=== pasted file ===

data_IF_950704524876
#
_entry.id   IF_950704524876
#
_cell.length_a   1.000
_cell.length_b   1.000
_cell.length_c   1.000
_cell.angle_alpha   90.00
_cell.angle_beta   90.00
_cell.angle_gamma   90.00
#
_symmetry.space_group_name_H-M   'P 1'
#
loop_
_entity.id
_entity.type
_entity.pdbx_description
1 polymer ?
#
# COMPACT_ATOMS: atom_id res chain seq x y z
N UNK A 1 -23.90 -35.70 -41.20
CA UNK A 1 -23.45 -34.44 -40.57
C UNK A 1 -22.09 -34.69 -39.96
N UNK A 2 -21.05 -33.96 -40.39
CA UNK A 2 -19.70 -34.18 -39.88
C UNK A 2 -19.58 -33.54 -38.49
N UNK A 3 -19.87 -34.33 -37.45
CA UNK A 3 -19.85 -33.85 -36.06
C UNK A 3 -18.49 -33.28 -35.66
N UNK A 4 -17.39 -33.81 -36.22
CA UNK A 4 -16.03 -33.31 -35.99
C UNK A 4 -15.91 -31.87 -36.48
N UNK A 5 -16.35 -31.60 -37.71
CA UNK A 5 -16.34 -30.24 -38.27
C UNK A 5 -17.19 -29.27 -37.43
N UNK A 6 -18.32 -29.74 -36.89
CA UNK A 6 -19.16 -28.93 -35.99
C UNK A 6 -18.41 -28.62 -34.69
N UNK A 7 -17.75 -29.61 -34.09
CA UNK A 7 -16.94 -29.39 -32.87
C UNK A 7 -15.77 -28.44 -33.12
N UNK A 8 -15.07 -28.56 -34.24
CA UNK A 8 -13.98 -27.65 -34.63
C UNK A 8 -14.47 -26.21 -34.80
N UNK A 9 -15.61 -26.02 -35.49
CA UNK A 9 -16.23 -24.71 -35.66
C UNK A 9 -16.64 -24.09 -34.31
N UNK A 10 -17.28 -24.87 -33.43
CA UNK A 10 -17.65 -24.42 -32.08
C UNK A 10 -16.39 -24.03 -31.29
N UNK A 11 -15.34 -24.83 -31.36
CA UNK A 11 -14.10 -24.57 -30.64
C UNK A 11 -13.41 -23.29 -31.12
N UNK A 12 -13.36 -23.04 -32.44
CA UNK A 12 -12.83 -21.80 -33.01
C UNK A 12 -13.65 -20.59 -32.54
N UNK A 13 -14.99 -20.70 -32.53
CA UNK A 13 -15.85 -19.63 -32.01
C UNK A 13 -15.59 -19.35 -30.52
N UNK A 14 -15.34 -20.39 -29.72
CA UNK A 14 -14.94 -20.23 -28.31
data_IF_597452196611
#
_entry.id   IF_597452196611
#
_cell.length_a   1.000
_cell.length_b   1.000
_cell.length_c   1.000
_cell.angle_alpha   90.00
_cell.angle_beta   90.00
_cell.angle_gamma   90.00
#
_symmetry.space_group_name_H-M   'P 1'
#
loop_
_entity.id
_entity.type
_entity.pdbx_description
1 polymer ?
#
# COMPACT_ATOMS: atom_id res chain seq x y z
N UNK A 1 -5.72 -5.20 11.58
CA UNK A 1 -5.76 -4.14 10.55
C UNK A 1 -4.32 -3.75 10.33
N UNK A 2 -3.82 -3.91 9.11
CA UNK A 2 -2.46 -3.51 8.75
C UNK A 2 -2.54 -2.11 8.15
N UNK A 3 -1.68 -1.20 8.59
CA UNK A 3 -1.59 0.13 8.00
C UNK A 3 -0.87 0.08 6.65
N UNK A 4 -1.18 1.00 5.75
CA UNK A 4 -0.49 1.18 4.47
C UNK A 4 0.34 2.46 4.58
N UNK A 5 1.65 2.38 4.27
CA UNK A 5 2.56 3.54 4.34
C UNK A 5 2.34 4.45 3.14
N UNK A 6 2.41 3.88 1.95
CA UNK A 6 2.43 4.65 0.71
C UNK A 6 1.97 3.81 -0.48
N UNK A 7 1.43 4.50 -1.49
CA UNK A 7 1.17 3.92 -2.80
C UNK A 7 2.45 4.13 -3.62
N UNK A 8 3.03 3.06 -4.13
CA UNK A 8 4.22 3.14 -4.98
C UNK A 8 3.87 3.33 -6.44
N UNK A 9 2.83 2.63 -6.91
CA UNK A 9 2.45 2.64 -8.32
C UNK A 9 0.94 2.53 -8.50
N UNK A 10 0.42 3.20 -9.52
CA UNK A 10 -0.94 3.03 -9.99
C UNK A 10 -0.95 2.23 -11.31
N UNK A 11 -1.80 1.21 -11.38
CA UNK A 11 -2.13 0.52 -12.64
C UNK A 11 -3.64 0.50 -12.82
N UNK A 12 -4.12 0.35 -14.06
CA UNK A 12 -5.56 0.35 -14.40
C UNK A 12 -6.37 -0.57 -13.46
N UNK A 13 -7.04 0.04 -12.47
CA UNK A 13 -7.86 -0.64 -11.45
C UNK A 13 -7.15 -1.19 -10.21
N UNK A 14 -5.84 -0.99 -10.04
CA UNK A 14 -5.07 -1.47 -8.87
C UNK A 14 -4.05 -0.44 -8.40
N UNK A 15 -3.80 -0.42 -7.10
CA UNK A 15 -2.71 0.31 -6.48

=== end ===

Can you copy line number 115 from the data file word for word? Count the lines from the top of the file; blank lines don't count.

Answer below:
N UNK A 12 -4.12 0.35 -14.06